What is pain?
Pain acts as our body’s “alarm system”. The innate design of pain is to create action and to ideally protect ourselves from danger. For example, with many acute injuries such as a broken leg, experiencing pain is very useful as it stops us from walking on an injured body part and avoiding further damage.
However, our pain alarm can keep going off long after it has served its useful purpose of protection. This long term pain alarm can become a separate issue from the initial injury or problem. Our pain alarm can sometimes act in the same way as a smoke alarm.
Smoke alarms are designed to alert us to the danger of fire, but it can not distinguish between burning your toast (low threat) or a house fire (high threat). Even after the fire has been put out (danger has gone), smoke alarms can keep on ringing.
They aren’t exactly a good indicator of how much danger we are in, just like our pain alarm is not an accurate measure of damage occurring in the body.
Acute versus persistent pain
Whilst ‘acute pain’ and ‘persistent pain’ may feel the same, they are very different. Acute pain is short term that can last up to 3 months and is associated with damage or possible damage to our body. For example, if you sprained your ankle this would often cause pain and result in bruising and swelling.
As your body begins to heal this acute pain will usually subside as the body doesn’t need protecting anymore. Depending on the severity, most injuries will take less than 3 months to heal but some may take longer. However this does not mean you have to be in pain for this long!
‘Chronic pain’ is a term that you may have heard which is often used to describe pain that lasts longer than the usual 3 month time frame for our body to heal. Many people think that this means that their pain is severe and will be something they will experience for the rest of their life.
This is not the case! A more appropriate term used to describe this is ‘persistent pain’ as it is pain that has persisted longer than what we expect it to. Persistent pain is complex. It can occur as a result of trauma, surgery or alongside conditions such as back pain, arthritis, osteoporosis, cancer and fibromyalgia.
In Australia 3.37 million people live with persistent pain (1 in 5 over the age of 45) which has a significant impact on their quality of life, physical function, community and social engagement, work and education (1). Traditionally, the recommended treatment for persistent pain included rest and inactivity to reduce symptoms.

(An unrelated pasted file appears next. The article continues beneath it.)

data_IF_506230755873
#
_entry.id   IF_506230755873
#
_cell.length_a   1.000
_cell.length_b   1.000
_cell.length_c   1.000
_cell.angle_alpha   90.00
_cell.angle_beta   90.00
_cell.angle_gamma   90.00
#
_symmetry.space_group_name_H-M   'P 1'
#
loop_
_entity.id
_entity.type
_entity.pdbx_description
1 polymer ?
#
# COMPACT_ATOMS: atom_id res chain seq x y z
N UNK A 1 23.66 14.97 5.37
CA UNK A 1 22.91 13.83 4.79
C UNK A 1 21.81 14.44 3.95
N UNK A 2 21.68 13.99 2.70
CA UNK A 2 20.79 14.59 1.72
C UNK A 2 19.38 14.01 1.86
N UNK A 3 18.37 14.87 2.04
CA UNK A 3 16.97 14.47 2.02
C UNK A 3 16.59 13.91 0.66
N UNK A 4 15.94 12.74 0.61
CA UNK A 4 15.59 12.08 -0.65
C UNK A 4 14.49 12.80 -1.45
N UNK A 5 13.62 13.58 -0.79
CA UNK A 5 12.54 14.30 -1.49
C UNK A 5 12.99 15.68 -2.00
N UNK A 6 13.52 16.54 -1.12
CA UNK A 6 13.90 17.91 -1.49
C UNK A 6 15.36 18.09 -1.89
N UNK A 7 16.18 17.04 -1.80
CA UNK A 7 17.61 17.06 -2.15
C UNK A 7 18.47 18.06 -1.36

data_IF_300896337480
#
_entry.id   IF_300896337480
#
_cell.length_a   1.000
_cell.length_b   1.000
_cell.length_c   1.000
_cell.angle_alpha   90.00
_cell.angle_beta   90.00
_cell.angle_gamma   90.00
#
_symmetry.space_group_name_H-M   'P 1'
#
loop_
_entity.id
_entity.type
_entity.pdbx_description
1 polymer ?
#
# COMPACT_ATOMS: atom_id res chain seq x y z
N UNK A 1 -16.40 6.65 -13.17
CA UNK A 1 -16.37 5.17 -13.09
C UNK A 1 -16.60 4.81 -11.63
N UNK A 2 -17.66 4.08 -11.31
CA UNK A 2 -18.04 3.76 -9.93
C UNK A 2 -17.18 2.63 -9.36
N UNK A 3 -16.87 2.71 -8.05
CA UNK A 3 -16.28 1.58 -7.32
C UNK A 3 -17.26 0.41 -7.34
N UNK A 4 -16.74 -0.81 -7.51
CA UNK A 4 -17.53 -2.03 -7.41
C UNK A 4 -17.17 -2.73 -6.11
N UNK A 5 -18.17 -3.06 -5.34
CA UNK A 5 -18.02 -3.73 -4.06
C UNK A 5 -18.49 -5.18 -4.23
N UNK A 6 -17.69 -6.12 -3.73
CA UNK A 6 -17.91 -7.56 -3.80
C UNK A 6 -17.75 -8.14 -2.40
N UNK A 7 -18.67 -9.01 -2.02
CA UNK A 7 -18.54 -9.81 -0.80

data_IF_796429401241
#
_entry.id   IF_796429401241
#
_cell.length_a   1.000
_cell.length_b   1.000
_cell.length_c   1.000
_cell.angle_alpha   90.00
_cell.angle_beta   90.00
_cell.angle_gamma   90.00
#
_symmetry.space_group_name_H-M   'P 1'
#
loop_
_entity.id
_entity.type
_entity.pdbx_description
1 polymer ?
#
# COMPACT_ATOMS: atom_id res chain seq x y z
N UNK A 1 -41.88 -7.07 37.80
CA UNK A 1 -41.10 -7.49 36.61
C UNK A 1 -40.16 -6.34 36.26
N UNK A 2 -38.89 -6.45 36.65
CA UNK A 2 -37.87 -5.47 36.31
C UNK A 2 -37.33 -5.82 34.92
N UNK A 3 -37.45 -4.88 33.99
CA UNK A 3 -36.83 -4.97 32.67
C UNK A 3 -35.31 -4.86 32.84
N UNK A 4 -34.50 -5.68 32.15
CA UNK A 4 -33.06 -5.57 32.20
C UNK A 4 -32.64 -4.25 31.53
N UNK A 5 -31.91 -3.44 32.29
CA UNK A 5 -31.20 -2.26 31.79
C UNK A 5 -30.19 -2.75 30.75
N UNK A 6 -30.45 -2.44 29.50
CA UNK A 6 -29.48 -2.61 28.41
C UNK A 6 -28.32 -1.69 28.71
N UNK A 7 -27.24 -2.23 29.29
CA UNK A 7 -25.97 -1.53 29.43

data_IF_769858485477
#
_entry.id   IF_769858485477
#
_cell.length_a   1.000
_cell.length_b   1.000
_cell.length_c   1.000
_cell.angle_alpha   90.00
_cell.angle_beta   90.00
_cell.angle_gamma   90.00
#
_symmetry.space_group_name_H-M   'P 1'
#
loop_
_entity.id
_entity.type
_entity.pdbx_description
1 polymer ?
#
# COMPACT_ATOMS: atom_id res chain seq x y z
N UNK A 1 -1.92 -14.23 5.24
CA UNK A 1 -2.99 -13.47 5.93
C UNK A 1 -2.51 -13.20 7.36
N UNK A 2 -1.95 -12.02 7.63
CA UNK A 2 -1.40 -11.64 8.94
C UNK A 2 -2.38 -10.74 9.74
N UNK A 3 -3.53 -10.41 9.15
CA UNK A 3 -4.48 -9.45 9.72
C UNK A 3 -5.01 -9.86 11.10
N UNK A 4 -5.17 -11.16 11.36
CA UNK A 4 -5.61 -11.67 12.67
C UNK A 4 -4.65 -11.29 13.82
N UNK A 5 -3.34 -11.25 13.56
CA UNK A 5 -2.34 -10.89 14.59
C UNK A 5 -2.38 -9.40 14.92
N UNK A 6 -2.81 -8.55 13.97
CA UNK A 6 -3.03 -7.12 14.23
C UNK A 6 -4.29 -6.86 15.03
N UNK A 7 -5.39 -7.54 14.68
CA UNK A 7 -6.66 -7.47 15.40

However exercise is now promoted in both the prevention and treatment of persistent pain as it may provide benefits for a range of associated health conditions (2). Exercise can reduce pain severity and sensitivity as well as provide general health benefits to improve physical and mental health, physical function and quality of life.
Why does pain persist?
A common misconception is that persistent pain is caused because an injury hasn’t fully healed yet or there is damage still occurring in the body. However, for most people it is now known that this is unlikely (3). So if persistent pain isn’t caused by injury or damage to the body then why does it feel like it? Well, persistent pain involves changes to the body’s central nervous system (the nerves, spinal cord and brain) that occurs over time and this increases the sensitivity to pain.
The nervous system becomes hypersensitive to pain and it is common to experience pain with usual everyday activities or tasks that may not have caused pain in the past. Think of it like your pain ‘alarm system’ being overprotective and going off when it doesn’t need to. This is not to say that persistent pain isn’t a physical experience, it very much is, but it’s important to address other factors that may be increasing your sensitivity to pain.
It’s important to understand that you can drive down pain sensitivity and overprotection and get back to doing the things that you enjoy. But it will take time, effort and patience. Your general practitioner and the exercise physiology team at Revitalize can help to guide you in this process. If you would like to learn more, please go to the helpful resources links below.
Written by Accredited Exercise Physiologist Alister MacInnes.
- Painaustralia.org.au. 2020. Painful Facts. [online] Available at: <https://www.painaustralia.org.au/about-pain/painful-facts>
- Geneen LJ, Moore RA, Clarke C, Martin D, Colvin LA, Smith BH. Physical activity and exercise for chronic pain in adults: an overview of Cochrane Reviews. Cochrane Database of Systematic Reviews. 2017(4).
- Fornasari D. Pain mechanisms in patients with chronic pain. Clinical drug investigation. 2012;32(1):45-52